The Welsh Dragon Spits Subtle Fire, Penderyn Myth, Welsh Single Malt Whisky

Another guest review by Mickaël Van Nieuwenhove

Happiness is found in the unexpected, at least according to the old wives’ tales. Recently, we picked up a bottle of Penderyn Myth, a Single Malt Welsh whisky. Yes, you have read that correctly. Welsh whisky is ‘a thing’, and it has even been experiencing a bit of a revival.

The manufacturing of Welsh whisky declined in the 19 th century, and it even
came to a complete halt at the end of that century. It took the Welsh people over one hundred years to revive the distilling of their golden drams. In 2000, the ‘Welsh
Whisky Company’, soon renamed to Penderyn, was founded. Four years later, the first proper Welsh whisky in over a century was distilled. Enter the Dragon!

The Penderyn Distillery. We assume the scratch was made by a dragon trying to gain entry to the goodies!

The Penderyn Myth Single Malt is a more recent edition to the ever-expanding range of spirits produced at the distillery. This whisky (41% abv) matured in both ex-wine and ex-bourbon casks, which is rather common for whiskies nowadays. For our tasting, we subjected this single malt to the following: a pure dram, to which we added a drop of water after our first impressions, a chilled tasting, and finally we experimented with a classic cocktail recipe: the Old Fashioned.

The dram we poured smelled promising for a non-aged whisky. The first aromas our noses picked up contained a distinct flavour of pear followed by other sweet fruits such as apple and pineapple, with a hint of vanilla as a finish.
When we tried the dram, we noticed that this whisky tastes less sweet than expected. The sweet, fruity flavours soon turned into spicy ones, followed by a dry aftertaste, rather appealing to the palate. A more than decent single malt, non-aged, and possibly rather young whisky, could this be a unique phenomenon?
A drop of water revealed a more spicy flavour, mixed with the distinct grain alcohol taste, though the latter was not overpowering, which reveals a good quality of distillation before ageing.
The hints of sweetness were almost absent in this combination, and we were left wondering where the spicy flavours were coming from.
We remembered that one time we were told that spicy, peppery notes could be created by the copper still used in the distillation process, though this was never confirmed to us. We contacted Stephen Davies, the Chief Executive at Penderyn Distillery, and asked whether a pot still or column still was used. His answer, obviously, simply revealed that the distillery used its own unique pot and column still. The mystery of the spicy, peppery flavour endures. (edit: It is a unique still, called the Faraday Still, after its designer, a descendant of the famous lightning struck scientist)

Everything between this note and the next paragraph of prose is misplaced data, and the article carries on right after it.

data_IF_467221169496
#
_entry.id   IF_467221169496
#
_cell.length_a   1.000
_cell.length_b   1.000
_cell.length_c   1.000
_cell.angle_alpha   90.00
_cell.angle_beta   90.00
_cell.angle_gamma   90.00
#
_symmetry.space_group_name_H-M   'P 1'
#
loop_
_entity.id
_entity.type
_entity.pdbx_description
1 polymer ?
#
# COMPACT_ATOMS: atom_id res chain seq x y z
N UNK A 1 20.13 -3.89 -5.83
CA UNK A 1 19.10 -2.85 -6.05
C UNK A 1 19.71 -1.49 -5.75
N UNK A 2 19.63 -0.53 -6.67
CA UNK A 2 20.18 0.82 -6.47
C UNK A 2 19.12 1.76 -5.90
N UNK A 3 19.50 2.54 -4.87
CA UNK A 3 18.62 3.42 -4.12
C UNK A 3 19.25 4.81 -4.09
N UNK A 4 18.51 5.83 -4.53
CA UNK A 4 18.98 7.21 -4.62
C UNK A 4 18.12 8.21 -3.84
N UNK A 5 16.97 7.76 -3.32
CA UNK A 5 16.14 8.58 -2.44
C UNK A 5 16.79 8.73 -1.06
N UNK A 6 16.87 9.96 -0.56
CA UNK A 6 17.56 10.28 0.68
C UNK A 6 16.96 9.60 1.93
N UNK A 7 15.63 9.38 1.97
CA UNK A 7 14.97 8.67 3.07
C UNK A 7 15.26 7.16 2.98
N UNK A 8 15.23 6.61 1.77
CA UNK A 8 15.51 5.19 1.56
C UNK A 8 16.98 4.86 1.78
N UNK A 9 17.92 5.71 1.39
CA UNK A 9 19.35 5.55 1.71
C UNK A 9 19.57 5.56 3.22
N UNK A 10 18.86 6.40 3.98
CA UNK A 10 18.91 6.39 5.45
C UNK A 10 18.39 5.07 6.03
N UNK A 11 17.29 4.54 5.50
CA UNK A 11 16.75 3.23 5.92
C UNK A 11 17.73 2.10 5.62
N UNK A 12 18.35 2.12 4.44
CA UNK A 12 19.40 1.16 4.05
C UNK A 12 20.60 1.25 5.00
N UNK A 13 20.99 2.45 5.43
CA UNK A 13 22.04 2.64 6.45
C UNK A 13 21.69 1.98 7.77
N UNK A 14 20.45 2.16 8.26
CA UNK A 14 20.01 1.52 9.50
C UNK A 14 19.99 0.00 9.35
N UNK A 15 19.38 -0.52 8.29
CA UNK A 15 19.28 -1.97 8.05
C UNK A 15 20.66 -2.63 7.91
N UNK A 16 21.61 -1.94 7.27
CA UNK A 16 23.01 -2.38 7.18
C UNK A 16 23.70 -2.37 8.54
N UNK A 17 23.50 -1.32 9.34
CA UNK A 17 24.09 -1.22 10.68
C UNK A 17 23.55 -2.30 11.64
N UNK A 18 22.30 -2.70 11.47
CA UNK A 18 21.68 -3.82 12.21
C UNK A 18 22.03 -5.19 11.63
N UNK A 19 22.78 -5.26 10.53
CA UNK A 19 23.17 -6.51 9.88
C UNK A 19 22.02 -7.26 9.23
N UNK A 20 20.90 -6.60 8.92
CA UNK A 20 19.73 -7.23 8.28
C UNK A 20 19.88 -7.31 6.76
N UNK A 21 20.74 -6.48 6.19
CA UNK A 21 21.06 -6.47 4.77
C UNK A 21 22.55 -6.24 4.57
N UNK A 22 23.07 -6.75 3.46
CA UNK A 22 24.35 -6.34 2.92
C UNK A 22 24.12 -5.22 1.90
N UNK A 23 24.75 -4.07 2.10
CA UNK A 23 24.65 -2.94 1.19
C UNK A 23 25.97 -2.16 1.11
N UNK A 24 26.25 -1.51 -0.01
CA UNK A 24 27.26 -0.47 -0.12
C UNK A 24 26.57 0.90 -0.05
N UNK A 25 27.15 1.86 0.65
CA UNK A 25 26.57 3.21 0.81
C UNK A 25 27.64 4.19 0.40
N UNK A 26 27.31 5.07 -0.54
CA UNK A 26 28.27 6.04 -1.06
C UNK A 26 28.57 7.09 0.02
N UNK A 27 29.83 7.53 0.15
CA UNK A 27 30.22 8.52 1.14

As we like to push our reviews to the limit here at The Cocktail Nation, we did a tasting of a chilled dram. This was a no-go, as the flavours were all replaced by the grain alcohol and a bitter finish. When we left our drams to warm up to room temperature, the sweetness and spicy/peppery flavour soon returned. “Curiouser and Curiouser! [We were] so much surprised, that for the moment [we]
quite forgot how to speak good English (Lewis Carroll, Alice in Wonderland)”.

Wales, the beautiful, primordial land that produces dragons and whisky.

The Penderyn Myth is a single malt that seems to have been made for those early autumn evenings, when you gather with your friends around the first Swedish Fire Torch of the season. It is delicate, surprising, and enjoyable to drink as a straight alcoholic beverage. We could not just leave it at that though.
The spicy/peppery flavours inspired us to use this whisky to create our own version of an
Old Fashioned, which we fittingly called “The Old-Fashioned Dragon”. The result was as expected:
a spicy version of a classic cocktail. Experimental, yes, but not too daring.

Alternatively, you could also create a “Dragon’s Neck”, our simple variation on the “Horse’s Neck”, which will make you roar like a true dragon!

Iechyd Da! (that’s cheers in Welsh…or so they told me)

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